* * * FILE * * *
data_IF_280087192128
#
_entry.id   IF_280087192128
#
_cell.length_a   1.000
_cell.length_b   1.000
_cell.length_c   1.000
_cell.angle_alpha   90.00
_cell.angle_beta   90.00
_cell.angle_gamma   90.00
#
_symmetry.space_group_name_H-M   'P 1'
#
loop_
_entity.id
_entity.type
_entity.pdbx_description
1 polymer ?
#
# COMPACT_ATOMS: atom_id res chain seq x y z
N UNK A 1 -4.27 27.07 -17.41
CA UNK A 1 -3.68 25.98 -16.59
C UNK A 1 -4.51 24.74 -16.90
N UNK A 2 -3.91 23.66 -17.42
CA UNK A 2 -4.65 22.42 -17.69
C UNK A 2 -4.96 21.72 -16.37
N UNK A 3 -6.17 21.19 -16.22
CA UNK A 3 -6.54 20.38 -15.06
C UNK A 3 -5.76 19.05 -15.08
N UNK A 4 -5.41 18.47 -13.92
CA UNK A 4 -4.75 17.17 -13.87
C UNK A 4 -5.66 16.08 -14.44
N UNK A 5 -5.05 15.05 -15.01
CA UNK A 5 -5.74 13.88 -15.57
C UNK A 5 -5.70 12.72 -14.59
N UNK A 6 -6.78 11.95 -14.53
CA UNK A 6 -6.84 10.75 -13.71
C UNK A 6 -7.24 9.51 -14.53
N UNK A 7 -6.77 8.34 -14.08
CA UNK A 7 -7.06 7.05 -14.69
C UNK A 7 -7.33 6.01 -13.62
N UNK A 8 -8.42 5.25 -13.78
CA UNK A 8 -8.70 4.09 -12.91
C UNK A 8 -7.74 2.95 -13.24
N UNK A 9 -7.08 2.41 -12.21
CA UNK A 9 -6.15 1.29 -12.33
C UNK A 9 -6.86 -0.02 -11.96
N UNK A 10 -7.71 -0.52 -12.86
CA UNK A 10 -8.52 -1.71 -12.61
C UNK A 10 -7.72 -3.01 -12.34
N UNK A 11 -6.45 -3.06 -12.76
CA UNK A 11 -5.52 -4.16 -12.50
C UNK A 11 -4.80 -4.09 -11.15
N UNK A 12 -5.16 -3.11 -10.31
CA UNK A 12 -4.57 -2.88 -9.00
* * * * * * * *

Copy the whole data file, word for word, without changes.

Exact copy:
data_IF_280087192128
#
_entry.id   IF_280087192128
#
_cell.length_a   1.000
_cell.length_b   1.000
_cell.length_c   1.000
_cell.angle_alpha   90.00
_cell.angle_beta   90.00
_cell.angle_gamma   90.00
#
_symmetry.space_group_name_H-M   'P 1'
#
loop_
_entity.id
_entity.type
_entity.pdbx_description
1 polymer ?
#
# COMPACT_ATOMS: atom_id res chain seq x y z
N UNK A 1 -4.27 27.07 -17.41
CA UNK A 1 -3.68 25.98 -16.59
C UNK A 1 -4.51 24.74 -16.90
N UNK A 2 -3.91 23.66 -17.42
CA UNK A 2 -4.65 22.42 -17.69
C UNK A 2 -4.96 21.72 -16.37
N UNK A 3 -6.17 21.19 -16.22
CA UNK A 3 -6.54 20.38 -15.06
C UNK A 3 -5.76 19.05 -15.08
N UNK A 4 -5.41 18.47 -13.92
CA UNK A 4 -4.75 17.17 -13.87
C UNK A 4 -5.66 16.08 -14.44
N UNK A 5 -5.05 15.05 -15.01
CA UNK A 5 -5.74 13.88 -15.57
C UNK A 5 -5.70 12.72 -14.59
N UNK A 6 -6.78 11.95 -14.53
CA UNK A 6 -6.84 10.75 -13.71
C UNK A 6 -7.24 9.51 -14.53
N UNK A 7 -6.77 8.34 -14.08
CA UNK A 7 -7.06 7.05 -14.69
C UNK A 7 -7.33 6.01 -13.62
N UNK A 8 -8.42 5.25 -13.78
CA UNK A 8 -8.70 4.09 -12.91
C UNK A 8 -7.74 2.95 -13.24
N UNK A 9 -7.08 2.41 -12.21
CA UNK A 9 -6.15 1.29 -12.33
C UNK A 9 -6.86 -0.02 -11.96
N UNK A 10 -7.71 -0.52 -12.86
CA UNK A 10 -8.52 -1.71 -12.61
C UNK A 10 -7.72 -3.01 -12.34
N UNK A 11 -6.45 -3.06 -12.76
CA UNK A 11 -5.52 -4.16 -12.50
C UNK A 11 -4.80 -4.09 -11.15
N UNK A 12 -5.16 -3.11 -10.31
CA UNK A 12 -4.57 -2.88 -9.00